In all honesty, anyone looking for something fun should read one of the other books in this post.  However, if you think you'd enjoy a some what tedious look at the inner thoughts of a newly ensouled vampire, or are such a huge fan of Spike that you can't pass up a book about him (especially one that attempts, somewhere in the relative mess of it, to address why Spike never killed Buffy when he was still evil) you might at least pick it up at the library and flip through  it.

Rating: Worth flipping to the bits about Germany and running from the Nazi's, but otherwise a book made mostly for purists and Spike fanatics.

The Book of Fours
by Nancy Holder

This book was the best of the bunch that I picked up, by far. 
The set up starts with a creature called The Gatherer- it is something with a blobby, immobile form that consumes all it can.  Back during the crusades The Gatherer got a taste of Slayer, and now it craves Slayers because they give it more power.
Fast-forward to Sunnydale, sometime before Faith's decent into evil in season three.  The Gatherer's minions- mummies with axes- the Wanderers, have come hunting for Buffy and Faith, and brought with them fires, floods, hurricanes, and of course, earthquakes (is there any kind of evil that doesn't come with earthquakes in Sunnydale?).  There are four of these Wanderers, each representing an arcane element: earth, fire, water, and air.  Their axes can only properly prepare a slayer who is of their element to be consumed by The Gatherer.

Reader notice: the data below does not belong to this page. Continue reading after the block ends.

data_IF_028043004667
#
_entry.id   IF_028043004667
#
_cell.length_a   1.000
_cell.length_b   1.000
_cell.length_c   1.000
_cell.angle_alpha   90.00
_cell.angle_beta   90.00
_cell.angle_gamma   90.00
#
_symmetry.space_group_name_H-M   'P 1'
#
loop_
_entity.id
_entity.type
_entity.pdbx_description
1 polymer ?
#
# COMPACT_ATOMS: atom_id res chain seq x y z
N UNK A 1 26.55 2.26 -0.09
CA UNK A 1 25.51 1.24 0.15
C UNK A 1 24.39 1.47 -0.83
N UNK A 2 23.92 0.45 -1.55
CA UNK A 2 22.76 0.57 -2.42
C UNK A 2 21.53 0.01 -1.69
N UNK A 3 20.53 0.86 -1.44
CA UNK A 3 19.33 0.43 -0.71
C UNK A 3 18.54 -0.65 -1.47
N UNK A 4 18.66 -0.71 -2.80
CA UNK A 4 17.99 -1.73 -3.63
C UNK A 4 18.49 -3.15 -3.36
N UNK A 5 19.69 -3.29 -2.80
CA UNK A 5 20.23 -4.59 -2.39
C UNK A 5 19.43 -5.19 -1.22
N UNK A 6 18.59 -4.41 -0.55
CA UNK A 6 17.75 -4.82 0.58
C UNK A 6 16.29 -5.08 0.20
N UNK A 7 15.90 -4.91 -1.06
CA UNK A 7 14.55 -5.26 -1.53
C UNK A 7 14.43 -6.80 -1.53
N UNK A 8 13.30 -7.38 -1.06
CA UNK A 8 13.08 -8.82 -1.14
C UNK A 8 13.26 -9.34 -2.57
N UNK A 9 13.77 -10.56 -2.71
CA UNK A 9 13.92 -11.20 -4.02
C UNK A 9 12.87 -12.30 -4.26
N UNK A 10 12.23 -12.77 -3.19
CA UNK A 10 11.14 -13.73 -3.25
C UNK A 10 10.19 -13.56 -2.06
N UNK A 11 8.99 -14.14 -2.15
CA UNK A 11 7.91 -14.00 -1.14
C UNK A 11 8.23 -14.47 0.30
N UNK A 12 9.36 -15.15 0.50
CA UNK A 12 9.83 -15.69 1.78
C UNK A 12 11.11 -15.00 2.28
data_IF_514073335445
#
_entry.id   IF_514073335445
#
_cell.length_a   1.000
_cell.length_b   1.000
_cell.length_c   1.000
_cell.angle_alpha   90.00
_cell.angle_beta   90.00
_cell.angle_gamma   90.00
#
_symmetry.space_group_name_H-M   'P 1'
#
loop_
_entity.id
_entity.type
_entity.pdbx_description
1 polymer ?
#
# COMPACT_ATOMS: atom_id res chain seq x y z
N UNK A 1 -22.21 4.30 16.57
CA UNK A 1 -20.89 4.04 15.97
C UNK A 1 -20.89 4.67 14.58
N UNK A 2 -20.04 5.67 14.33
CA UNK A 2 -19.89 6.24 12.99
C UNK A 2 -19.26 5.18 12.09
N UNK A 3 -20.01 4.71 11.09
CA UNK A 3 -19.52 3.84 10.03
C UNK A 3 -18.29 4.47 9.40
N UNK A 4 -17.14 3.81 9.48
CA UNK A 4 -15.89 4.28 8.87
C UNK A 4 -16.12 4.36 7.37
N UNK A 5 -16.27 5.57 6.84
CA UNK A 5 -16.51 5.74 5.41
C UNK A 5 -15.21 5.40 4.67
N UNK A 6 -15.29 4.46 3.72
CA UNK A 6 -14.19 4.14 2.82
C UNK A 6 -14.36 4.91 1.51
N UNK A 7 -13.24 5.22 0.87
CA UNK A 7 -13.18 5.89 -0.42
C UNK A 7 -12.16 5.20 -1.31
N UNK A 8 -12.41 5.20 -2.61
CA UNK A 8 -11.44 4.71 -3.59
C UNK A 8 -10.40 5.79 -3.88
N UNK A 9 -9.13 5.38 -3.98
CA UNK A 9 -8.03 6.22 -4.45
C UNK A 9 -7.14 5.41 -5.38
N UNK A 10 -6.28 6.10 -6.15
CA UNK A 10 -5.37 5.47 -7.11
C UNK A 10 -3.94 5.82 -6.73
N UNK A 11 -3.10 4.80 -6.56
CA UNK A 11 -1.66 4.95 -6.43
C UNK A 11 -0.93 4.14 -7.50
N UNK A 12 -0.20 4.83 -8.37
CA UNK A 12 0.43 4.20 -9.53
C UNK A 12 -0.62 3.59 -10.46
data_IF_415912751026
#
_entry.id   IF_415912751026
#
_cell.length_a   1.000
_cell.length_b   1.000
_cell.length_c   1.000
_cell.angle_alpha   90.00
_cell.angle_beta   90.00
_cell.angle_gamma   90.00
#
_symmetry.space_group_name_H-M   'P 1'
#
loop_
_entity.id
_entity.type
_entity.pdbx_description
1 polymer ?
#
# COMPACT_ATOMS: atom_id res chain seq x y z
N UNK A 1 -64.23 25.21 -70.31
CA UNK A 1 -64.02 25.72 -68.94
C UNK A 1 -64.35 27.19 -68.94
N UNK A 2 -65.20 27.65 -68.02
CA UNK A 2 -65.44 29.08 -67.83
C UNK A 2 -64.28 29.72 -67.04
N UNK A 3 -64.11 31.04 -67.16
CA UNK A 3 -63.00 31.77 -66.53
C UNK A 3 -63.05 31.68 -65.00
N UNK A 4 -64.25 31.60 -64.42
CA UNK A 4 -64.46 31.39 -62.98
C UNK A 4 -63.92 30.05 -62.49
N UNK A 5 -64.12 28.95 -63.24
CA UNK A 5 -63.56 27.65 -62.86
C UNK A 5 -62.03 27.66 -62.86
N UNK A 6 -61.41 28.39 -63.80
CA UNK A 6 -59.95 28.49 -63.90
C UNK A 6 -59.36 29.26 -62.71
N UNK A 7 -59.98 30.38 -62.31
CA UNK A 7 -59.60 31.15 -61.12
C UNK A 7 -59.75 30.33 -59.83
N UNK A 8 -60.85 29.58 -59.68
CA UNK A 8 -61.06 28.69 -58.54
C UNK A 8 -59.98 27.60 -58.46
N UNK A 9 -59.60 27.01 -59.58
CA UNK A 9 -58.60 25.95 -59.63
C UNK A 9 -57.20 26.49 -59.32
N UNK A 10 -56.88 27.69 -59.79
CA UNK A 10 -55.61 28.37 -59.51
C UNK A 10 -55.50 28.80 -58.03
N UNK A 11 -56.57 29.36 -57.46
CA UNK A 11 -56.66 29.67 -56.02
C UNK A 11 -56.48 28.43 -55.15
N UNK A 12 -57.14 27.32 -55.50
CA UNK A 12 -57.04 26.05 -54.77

So accordingly, they need four Slayers to take out The Gatherer.  Buffy is air, Faith is fire, inhabiting Cordelia's body is Kendra- Slayer of the earth- but the last Slayer, borrowing Willow's body is a new face for Buffy fans; India Cohen, Slayer of water, and Buffy's direct predecessor.

The book masterfully tells the stories of The Gatherer, India and her Watcher, and the current crisis in Sunnydale together in bits in pieces, culminating in a last battle full of the sweet pay off the intricate plot deserves.
I really commend the author for answering the questions the show never had the time to ask about the girl who's place in the Slayer line is right before Buffy.  For everyone interested in the tales of the other Slayers, this is one of the books you need to read.  It's also perfect for anyone who loves when Buffy fights the really big bads- The Gatherer is on level with all the big end of the season arc battle from the show.